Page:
Fulbright Grant Writing Tips & Tricks

Fulbright differs from many other grants because you’re allowed 1 page for a personal narrative and 2 pages—not 10—for your statement of grant purpose. At the heart, Fulbright is a cultural exchange grant, so keep that in mind as you frame your project. Thanks to Maria Esther (@lorientinuviel) for reaching out and inspiring me to think about this list. This post is specifically geared to those applying for the research grants. Here are my quick tips:

Statement of Grant Purpose (SGP):

  • Explain the project in layman’s terms, connect to current events if country if relevant. Do this first thing, first paragraph. It should be the first thing the evaluator reads.
  • Where are you researching and why? Why those cities, why those archives?
  • How does your project connect to the existing literature/field/etc? Explain briefly and make sure to link back to your overarching research goals.
    • I did not name drop major names or spend an extensive amount of time discussing the literature. Instead, I used the state of field as a way of discussing the nuance of my project and showing my knowledge of the subject.
  • Set up any connections to country you might have through previous research (have you done any pre-diss research on location that will aid with this project? If so, discuss it.).
  • Make sure you discuss your affiliation in the country. This is extremely important; you will not be successful without a (preferably strong) affiliation
  • Again, Fulbright is a cultural grant. Discuss how you will (might?) use your time in country to build deeper connections to the people there. This can include volunteering, presenting papers at conferences in-country or in the region (for example, at the regional Fulbright meeting), working as an affiliated researcher on a topic relevant to your own, etc. Make sure you connect those back to the purpose of your overall grant.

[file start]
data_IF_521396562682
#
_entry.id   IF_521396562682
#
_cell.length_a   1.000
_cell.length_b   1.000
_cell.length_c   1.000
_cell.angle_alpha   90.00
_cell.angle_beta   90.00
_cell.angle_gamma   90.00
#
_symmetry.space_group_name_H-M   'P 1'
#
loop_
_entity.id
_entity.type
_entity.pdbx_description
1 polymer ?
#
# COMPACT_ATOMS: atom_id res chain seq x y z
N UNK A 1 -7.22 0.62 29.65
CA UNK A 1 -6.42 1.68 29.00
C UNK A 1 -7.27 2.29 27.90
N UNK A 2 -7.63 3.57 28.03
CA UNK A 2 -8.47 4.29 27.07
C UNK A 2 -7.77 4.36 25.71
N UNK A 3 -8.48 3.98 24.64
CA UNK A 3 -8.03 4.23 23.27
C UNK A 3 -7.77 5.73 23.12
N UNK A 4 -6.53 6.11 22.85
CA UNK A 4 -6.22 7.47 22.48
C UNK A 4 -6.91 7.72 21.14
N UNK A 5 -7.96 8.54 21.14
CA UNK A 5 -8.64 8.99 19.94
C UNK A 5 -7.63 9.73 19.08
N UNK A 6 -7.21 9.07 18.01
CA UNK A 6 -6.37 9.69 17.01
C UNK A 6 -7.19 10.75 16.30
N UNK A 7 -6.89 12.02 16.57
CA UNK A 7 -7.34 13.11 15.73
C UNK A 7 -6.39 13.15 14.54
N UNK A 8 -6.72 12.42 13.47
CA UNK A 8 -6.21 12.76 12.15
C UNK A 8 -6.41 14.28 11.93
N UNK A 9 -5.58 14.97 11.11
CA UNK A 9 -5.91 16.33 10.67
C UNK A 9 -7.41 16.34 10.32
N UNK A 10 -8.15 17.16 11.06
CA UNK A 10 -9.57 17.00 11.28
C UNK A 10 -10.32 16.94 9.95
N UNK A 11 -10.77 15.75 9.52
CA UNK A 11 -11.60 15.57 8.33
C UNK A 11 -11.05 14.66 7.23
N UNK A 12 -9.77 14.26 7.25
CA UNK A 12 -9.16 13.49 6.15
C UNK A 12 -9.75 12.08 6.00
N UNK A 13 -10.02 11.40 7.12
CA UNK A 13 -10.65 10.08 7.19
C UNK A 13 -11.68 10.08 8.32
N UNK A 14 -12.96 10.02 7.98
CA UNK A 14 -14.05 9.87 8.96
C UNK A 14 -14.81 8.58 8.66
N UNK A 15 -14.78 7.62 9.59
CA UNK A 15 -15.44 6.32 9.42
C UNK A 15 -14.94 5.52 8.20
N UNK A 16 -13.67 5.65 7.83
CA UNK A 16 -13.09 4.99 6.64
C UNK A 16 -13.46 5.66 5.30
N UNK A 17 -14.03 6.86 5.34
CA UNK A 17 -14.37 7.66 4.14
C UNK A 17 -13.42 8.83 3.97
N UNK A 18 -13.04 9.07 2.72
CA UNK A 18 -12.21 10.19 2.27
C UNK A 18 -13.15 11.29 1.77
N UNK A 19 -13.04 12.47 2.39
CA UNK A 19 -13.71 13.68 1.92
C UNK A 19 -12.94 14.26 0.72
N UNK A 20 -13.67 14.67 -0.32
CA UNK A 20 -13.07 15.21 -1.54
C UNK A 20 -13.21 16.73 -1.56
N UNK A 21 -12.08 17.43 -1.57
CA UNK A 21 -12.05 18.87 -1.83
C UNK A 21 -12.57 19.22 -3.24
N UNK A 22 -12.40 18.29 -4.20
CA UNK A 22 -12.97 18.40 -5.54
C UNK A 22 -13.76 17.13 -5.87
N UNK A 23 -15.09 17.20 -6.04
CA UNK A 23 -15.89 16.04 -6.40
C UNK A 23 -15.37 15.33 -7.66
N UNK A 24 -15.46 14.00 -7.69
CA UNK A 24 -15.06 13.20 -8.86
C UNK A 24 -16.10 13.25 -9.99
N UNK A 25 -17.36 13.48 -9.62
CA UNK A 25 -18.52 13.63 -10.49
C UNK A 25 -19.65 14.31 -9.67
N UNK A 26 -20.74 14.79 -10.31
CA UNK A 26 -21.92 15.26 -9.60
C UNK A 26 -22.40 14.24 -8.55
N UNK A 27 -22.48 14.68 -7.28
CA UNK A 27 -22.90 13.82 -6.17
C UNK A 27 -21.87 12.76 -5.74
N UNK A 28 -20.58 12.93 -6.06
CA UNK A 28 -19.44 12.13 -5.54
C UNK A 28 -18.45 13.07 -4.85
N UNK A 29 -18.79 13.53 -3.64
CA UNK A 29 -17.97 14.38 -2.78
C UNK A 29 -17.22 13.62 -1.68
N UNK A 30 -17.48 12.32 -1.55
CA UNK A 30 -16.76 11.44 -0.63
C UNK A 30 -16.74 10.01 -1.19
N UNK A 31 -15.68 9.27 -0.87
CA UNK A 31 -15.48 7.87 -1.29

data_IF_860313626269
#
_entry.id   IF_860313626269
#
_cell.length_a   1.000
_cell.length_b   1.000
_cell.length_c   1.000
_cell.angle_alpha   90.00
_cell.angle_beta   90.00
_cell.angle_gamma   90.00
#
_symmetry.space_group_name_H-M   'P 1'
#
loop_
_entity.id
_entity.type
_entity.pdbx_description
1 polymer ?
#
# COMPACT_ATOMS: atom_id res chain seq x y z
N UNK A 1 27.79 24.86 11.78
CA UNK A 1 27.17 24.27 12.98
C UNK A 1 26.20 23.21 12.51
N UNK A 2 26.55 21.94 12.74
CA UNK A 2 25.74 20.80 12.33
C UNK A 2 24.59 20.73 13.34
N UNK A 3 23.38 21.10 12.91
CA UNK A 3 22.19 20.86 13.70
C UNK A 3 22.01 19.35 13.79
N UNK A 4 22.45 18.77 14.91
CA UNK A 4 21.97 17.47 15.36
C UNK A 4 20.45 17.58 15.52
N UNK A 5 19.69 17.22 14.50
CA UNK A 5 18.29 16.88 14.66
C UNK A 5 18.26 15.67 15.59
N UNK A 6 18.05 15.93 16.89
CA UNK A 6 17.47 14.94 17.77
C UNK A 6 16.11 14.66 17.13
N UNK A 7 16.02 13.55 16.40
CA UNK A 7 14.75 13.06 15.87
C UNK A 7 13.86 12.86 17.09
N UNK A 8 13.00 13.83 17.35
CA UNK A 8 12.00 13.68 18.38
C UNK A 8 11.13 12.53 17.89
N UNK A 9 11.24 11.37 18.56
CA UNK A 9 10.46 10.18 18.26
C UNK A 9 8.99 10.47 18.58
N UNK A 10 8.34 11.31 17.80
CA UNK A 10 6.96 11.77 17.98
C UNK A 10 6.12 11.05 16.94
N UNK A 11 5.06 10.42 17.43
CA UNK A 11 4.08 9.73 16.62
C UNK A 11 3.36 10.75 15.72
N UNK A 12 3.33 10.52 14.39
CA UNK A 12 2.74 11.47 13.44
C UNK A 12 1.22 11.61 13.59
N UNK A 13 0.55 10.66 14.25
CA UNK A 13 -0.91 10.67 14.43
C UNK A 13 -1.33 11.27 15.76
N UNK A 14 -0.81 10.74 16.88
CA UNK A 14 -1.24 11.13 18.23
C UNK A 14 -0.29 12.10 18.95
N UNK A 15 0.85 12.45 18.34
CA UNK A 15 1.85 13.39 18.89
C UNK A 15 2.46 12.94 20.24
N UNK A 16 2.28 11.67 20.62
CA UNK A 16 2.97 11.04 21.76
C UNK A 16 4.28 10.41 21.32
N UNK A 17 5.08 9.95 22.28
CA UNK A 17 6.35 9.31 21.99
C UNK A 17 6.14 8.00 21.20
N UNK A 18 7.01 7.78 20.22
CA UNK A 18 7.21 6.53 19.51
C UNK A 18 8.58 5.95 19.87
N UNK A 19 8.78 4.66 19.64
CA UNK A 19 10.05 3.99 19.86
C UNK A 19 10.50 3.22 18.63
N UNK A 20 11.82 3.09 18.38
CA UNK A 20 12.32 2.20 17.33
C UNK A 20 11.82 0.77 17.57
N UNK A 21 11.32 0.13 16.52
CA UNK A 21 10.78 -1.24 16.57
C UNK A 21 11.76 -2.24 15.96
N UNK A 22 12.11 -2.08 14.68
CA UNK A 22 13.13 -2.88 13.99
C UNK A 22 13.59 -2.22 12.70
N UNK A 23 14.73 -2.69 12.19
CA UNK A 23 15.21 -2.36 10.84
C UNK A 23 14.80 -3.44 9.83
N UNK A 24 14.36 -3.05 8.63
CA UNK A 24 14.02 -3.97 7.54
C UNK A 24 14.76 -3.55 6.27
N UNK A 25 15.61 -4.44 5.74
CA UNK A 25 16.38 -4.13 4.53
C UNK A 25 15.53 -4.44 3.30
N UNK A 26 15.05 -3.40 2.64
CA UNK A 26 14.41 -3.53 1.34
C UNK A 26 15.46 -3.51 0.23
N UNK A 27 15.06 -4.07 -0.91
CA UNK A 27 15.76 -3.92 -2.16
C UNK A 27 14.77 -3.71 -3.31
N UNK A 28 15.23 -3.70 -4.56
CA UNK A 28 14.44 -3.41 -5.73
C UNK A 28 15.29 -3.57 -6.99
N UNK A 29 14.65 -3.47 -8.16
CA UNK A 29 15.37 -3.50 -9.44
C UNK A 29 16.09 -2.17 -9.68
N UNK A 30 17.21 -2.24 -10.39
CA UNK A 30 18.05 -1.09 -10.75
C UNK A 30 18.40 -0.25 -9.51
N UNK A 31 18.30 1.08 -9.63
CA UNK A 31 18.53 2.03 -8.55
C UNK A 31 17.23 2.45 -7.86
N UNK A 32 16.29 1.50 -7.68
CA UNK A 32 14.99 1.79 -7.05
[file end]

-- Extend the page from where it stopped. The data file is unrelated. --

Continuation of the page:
Personal Narrative (PN):

  • This is a space for you to introduce yourself to the particular country’s Fulbright commission or committee. Take advantage of this space!
  • Think of it this way: your story + your project = narrative
  • Why are you interested in the country?
  • Have personal connections to the country? Situate it & connect to your project if you can.
  • For example, in my personal narrative, I discussed my experiences navigating higher education as a first-generation student and how this coupled with my undergraduate classes, led to an interest in university student mobilization in Chile.
  • If you have space: any plans post-grant tenure related to grant? How grant might affect these plans?

For both:

  • Use clear, concise language
  • Proofread
  • Be yourself! Let your personality shine.
  • There was a colloquial turn of phrase I used in my PN. Some of the reviewers (pre-submission) loved it, some didn’t. Ultimately, it was my call to include it, and I did because I thought it made my PN a little more “real”.
  • Play up your connections to the country or interests in the country.
  • For both documents, I used TNR 12 pt font and 1″ margins
  • I did not include a bibliography as that must fit within the page limit parameters.
  • Use your community!
  • If your school has a fellowship/grant office, use them! Do your research to understand the awards which each office administers.
  • Join or start a grant-writing group with other graduate students.
  • Ask your advisor(s)/committee/close mentors read your application.

If you have any questions about applying for Fulbright not addressed in this post, please reach out. I’m available and happy to discuss. Happy writing!

Danielle B. Barefoot in front of the Fulbright Chile sign, at the Commission office in Santiago.

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